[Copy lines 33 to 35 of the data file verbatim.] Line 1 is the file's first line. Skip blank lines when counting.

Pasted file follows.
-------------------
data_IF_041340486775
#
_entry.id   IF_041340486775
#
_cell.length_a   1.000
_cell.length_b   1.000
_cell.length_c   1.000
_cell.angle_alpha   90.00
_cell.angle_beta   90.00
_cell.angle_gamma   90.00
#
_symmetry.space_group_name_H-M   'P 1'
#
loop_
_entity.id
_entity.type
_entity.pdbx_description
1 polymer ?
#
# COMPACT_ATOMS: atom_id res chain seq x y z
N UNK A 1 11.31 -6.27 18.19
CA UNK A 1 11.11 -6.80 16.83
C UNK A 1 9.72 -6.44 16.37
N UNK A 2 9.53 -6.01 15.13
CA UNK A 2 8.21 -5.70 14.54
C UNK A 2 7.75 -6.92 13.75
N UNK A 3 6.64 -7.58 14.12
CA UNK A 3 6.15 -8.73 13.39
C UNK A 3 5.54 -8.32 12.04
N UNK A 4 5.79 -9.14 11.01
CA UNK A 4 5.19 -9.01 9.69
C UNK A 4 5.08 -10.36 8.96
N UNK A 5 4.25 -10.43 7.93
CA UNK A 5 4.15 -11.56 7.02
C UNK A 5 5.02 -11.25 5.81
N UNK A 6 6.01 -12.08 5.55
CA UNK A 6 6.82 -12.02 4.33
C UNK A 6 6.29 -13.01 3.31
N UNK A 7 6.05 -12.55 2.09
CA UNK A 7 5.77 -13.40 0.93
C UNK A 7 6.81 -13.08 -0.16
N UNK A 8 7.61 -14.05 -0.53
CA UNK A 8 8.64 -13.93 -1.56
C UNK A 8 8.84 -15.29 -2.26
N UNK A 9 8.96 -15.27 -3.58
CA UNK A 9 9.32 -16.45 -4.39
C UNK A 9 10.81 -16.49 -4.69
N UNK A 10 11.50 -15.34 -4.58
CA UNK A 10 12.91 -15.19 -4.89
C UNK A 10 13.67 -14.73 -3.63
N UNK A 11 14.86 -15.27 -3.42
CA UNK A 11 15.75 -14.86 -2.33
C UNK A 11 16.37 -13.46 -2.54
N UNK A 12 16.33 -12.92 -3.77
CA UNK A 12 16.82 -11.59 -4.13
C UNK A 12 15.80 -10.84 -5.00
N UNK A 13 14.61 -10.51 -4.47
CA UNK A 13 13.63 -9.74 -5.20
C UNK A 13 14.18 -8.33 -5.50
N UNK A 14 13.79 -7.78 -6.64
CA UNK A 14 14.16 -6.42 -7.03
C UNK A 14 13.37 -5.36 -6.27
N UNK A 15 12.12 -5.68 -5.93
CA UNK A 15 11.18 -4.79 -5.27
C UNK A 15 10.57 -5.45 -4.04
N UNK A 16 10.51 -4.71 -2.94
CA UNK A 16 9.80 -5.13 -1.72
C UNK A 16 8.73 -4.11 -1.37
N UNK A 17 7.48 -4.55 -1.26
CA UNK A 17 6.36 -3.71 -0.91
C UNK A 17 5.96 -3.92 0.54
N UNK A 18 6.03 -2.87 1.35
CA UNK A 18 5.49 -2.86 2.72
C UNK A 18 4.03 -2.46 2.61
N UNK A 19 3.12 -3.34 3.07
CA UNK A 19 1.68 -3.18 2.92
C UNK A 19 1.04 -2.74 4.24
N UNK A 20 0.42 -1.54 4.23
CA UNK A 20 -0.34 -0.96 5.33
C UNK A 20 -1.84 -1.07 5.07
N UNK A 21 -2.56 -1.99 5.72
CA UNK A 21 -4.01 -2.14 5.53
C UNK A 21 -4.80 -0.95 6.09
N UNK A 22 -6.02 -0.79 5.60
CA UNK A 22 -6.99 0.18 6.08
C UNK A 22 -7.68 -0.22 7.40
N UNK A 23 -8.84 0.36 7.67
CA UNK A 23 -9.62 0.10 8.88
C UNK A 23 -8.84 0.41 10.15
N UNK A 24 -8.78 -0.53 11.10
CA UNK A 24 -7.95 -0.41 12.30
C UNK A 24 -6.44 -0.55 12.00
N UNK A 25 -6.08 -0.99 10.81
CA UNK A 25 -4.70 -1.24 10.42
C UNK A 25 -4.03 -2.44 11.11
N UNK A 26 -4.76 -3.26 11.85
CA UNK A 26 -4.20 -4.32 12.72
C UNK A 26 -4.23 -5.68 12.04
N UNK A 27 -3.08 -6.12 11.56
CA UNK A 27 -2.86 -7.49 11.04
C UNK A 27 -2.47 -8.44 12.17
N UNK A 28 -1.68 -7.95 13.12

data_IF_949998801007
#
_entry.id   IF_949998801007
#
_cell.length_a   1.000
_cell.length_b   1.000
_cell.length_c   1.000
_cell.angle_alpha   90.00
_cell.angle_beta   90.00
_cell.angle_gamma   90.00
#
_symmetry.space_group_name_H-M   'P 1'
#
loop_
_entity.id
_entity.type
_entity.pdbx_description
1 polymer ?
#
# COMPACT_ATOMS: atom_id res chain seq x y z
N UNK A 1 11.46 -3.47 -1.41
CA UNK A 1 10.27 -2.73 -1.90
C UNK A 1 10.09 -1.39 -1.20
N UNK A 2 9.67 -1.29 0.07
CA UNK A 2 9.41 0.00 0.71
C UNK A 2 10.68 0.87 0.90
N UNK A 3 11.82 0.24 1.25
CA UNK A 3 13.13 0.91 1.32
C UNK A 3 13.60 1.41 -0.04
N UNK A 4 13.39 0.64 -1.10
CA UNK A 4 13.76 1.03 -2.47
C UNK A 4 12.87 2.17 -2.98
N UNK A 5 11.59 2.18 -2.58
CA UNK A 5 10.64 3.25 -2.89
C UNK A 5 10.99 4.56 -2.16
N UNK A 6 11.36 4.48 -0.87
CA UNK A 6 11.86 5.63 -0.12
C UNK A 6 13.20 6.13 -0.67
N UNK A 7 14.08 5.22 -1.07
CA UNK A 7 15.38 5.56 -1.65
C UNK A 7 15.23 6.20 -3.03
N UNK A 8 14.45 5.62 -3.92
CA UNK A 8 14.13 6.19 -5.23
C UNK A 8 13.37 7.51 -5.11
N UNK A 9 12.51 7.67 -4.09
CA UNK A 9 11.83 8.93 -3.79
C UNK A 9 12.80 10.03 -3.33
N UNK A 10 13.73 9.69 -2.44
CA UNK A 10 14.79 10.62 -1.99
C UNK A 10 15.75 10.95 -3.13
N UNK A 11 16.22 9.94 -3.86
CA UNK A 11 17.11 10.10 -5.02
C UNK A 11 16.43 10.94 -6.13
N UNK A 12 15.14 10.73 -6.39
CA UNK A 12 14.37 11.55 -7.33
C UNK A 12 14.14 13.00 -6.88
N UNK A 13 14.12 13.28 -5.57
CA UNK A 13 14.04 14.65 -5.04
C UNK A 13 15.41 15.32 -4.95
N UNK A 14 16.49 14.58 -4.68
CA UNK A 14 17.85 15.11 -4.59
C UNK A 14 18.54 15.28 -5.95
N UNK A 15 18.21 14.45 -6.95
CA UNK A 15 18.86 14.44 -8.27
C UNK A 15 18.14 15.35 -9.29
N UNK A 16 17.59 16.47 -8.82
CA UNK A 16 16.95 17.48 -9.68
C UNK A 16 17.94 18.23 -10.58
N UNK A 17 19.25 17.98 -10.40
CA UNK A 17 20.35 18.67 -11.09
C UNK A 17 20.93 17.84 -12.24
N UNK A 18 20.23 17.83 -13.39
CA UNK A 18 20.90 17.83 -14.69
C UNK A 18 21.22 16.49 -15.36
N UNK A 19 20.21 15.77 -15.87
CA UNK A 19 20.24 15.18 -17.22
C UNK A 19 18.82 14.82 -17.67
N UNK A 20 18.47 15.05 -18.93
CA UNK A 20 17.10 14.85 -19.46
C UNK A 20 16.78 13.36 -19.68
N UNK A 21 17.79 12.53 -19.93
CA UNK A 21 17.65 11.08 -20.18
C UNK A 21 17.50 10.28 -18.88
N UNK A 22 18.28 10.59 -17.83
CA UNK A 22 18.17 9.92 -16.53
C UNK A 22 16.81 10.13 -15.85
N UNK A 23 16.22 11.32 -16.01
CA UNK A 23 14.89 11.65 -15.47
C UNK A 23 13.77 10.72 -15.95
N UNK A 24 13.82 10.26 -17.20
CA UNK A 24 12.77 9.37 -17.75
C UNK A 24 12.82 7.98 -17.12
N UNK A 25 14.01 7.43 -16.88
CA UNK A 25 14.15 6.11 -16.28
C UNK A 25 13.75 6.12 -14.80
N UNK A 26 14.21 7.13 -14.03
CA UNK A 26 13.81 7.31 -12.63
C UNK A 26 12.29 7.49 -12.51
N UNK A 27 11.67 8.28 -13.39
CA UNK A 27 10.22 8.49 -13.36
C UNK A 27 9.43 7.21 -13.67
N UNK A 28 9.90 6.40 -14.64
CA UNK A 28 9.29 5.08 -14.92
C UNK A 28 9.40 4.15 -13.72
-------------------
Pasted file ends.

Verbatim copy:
N UNK A 5 4.25 -10.43 7.93
CA UNK A 5 4.15 -11.56 7.02
C UNK A 5 5.02 -11.25 5.81